This started as a comment on FB, but I figured I'd post it here. I've been thinking about this for about a week--what Michael Vick needs to do to "prove his remorse." (I assumed that this is what spurred Cody Lumpkins' FB post--remembering him to be a Falcons fan). My idea is that all he needs to do is offer a short Public Service Announcement, something like this:
"Dear America, I am truly sorry for the suffering I caused each and every animal. I have had two years in prison to reflect on the seriousness of my crimes. I hope that this message will help convince young people out there to stay away from the heinousness of dog fighting. While I ask for your forgiveness, I urge that none of us forget this incident--that it serves to help end animal cruelty."
That's all he has to say. Then, he has to do some more PSA's and donate some time to animal cruelty. In fact, Cody, I think the question becomes "how CAN'T one show remorse"--for the answer to that question, see PacMan Jones. Everyone who matters in football is ready to give this guy a second chance--Goodell, Arthur Blank, Tony Dungy (who's words probably carry the most weight).
I think his rhetorical situation needs to be informed by the failures of A-Rod's steroids apology. Beyond the fact that A-Rod lied (d'oh for thinking that the American baseball media wouldn't look into the story of someone they already despise--they/we only ignore the facts when they/we like someone), he transfered blame to a "something" other than himself. In A-Rod's case, it was "youth." "Young and stupid." Well, at least one of those were true.
Vick could go the same route, and talk about "culture"--being brought up in a culture that values dog fighting. Were I defending him (postmodernist that I am), this is the route I would go--that the outrage against Vick is a bit excessive if viewed across the access of cultural difference. We can certainly still identify it as wrong, but hopefully such an identification would come with less venom if we undermine the absolute "natural" foundation for such an indentification. A few players tried to go the "culturally relative" route, by noting that there's not much difference between dog fighting and hunting, and they were publicly lambasted. And while I agree that there is a difference between dog fighting and hunting, I would say that its not that big a difference.... BUT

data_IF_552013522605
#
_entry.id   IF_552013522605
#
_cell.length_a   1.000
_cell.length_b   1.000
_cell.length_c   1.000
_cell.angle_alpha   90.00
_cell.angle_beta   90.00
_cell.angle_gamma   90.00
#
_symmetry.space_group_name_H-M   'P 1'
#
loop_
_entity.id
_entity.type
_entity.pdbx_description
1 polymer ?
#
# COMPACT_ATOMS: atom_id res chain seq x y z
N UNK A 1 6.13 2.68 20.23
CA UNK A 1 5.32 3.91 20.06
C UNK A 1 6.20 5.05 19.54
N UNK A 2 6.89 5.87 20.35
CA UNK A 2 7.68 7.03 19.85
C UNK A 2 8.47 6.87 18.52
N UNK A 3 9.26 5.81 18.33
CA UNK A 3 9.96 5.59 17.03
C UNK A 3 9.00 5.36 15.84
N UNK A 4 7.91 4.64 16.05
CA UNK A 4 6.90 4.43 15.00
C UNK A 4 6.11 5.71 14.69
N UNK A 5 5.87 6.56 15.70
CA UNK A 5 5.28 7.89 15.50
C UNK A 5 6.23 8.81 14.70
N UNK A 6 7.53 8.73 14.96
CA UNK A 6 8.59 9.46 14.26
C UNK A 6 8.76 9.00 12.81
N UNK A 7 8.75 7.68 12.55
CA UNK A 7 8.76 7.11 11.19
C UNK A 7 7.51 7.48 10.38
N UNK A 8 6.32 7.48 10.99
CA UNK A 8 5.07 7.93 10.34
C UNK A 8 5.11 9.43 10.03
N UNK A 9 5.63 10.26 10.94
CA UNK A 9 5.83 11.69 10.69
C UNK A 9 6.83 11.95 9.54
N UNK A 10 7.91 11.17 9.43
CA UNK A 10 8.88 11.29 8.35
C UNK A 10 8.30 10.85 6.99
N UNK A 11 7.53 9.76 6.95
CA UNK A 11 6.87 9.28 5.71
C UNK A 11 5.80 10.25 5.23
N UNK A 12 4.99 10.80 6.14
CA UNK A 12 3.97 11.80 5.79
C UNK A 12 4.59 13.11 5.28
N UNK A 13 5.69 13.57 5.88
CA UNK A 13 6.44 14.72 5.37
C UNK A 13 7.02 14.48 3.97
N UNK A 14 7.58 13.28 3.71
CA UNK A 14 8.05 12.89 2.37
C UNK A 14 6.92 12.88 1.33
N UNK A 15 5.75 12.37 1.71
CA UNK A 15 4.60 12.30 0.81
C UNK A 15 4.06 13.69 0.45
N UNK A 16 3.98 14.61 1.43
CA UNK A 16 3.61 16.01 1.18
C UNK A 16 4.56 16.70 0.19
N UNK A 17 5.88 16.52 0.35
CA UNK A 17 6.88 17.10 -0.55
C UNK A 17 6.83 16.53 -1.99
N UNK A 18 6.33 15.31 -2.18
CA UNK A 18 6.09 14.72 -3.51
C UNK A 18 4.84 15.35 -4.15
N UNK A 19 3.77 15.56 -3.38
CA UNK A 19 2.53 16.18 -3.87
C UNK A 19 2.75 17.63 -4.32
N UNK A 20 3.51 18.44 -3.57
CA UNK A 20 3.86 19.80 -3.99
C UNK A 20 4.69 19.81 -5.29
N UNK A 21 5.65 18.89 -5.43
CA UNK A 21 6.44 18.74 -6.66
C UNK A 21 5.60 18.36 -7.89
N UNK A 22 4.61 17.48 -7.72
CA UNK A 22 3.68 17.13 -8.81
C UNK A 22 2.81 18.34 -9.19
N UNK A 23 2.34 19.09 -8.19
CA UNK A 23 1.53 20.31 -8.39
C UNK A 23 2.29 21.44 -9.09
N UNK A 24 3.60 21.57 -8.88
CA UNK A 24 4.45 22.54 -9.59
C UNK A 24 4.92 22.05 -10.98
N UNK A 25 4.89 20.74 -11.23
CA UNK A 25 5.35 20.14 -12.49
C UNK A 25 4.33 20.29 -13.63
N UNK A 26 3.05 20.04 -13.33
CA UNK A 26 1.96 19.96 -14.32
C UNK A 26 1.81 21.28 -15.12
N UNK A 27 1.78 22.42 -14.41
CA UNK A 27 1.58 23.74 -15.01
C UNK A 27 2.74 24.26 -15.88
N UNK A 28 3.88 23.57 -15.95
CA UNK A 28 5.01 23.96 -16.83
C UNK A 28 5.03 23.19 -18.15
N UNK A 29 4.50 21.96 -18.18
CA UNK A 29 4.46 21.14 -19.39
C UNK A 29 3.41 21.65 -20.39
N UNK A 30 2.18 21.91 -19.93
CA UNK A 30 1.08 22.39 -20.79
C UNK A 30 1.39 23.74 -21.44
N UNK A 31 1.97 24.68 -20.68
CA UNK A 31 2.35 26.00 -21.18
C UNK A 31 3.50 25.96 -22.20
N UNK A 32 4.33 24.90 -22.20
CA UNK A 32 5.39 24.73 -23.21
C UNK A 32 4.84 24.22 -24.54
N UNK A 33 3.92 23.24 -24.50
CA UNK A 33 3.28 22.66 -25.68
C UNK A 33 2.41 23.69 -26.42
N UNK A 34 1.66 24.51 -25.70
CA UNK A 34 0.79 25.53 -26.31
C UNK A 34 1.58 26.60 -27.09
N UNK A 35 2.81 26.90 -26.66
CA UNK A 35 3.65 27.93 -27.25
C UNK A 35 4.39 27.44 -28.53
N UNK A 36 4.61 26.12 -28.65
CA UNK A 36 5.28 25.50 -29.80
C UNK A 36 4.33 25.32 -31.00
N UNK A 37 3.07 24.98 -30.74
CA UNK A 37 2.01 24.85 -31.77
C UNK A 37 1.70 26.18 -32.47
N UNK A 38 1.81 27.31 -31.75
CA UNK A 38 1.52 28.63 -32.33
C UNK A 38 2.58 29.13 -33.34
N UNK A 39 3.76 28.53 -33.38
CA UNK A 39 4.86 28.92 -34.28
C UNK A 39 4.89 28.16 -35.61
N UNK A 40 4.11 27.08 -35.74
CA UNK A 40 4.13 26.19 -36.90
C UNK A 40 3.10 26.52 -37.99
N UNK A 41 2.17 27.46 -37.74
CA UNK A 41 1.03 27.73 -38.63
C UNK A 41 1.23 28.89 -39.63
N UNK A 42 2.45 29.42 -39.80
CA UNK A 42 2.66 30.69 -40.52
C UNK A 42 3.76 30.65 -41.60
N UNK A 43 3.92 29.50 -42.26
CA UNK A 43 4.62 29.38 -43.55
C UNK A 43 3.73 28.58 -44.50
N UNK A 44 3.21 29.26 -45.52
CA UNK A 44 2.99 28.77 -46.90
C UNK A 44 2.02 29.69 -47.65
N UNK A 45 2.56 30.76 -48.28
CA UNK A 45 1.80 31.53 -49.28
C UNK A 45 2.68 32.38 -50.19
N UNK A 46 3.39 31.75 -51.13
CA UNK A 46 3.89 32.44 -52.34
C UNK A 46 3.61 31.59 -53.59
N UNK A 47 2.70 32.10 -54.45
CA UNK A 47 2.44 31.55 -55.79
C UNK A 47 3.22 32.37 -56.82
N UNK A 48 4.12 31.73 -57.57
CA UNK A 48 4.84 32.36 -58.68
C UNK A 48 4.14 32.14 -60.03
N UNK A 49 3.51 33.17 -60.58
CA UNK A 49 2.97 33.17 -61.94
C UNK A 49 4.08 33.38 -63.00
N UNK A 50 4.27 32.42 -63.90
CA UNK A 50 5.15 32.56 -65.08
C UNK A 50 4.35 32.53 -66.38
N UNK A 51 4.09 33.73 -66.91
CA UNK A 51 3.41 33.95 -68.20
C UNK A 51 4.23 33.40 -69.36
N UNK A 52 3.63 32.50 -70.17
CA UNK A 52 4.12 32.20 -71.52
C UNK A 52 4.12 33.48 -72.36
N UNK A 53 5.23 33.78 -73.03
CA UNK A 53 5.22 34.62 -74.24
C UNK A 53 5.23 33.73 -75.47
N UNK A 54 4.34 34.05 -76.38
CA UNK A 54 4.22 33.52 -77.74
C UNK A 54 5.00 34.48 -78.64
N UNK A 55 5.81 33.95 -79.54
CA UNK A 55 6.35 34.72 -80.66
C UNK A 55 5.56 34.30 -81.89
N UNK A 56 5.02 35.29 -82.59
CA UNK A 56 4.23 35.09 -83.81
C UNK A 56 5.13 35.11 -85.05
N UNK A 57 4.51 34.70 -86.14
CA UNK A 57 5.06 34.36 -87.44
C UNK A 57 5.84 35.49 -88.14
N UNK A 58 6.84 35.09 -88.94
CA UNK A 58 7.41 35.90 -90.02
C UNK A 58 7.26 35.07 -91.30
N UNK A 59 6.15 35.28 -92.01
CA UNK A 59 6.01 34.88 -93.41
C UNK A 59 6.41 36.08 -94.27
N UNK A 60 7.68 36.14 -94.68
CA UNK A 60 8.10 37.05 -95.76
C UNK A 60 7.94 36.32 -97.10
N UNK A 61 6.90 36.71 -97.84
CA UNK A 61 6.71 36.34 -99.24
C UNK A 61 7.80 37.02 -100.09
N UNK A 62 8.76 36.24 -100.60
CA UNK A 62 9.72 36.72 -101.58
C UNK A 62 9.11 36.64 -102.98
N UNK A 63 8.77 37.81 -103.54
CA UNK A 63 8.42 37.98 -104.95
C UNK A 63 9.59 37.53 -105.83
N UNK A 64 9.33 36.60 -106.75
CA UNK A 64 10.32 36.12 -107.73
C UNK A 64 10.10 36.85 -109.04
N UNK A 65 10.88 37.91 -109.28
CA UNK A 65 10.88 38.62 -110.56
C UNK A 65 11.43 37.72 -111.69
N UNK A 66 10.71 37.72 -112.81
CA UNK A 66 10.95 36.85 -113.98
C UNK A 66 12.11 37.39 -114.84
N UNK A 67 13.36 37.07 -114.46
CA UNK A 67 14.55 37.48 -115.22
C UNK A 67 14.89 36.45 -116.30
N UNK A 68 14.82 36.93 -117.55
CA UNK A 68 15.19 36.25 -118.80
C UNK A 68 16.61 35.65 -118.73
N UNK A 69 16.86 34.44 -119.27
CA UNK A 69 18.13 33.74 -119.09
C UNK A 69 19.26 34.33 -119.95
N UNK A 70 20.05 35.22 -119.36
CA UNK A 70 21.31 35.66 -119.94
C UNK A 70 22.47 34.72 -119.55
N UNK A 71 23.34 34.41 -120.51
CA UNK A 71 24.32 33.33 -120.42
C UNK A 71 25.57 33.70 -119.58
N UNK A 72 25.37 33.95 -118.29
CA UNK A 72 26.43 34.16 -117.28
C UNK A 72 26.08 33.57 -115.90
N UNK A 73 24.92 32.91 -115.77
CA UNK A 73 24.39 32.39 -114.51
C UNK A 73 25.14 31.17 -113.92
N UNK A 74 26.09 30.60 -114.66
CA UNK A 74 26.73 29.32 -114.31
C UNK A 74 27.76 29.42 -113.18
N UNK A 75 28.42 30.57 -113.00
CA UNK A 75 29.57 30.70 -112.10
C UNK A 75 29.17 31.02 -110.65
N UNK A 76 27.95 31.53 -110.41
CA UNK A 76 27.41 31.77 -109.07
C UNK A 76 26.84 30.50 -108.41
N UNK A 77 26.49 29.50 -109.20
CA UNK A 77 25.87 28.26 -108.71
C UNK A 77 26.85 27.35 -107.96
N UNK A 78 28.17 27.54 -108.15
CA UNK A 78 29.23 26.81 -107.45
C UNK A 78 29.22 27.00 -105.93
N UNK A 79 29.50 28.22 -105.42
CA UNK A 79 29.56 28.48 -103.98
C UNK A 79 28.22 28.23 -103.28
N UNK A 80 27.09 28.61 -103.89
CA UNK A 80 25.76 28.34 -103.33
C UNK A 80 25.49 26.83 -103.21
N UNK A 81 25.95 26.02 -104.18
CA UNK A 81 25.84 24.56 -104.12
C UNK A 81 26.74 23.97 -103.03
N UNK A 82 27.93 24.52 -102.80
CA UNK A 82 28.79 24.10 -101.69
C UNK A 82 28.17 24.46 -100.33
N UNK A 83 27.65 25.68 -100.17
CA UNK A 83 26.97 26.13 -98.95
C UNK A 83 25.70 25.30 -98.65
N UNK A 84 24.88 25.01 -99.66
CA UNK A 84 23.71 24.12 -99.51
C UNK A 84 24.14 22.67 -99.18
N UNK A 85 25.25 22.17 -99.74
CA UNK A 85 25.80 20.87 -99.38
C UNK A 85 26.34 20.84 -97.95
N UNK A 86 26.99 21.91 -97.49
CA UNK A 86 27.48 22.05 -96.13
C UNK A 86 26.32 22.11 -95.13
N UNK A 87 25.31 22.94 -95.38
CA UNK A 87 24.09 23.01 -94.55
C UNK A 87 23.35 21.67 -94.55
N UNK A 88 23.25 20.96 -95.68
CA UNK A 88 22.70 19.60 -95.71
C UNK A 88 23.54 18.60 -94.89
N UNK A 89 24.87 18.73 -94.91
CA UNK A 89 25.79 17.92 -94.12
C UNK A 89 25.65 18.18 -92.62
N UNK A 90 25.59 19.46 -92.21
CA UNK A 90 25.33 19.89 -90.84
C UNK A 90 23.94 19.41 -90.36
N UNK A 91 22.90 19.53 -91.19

This is not the rhetorical route for Vick to go. Because I believe that many people do not care about dog fighting to the degree the media would have us believe. The truly, picket-carrying outraged are out there--and they will reject Vick no matter what. But I think the majority of the public audience would be willing to give Vick a chance so long as his remorse seems heartfelt (pathos) and as long as he "owns" his misdeed (instead of projecting the wrong-doing onto an era in sports, the stupidity of youth, his brother's pharmacist, etc.). I believe Vick deserves a second chance--and I believe all the rhetorical markers are in place for him to actually get one. What remains to be seen is whether or not he will waste it.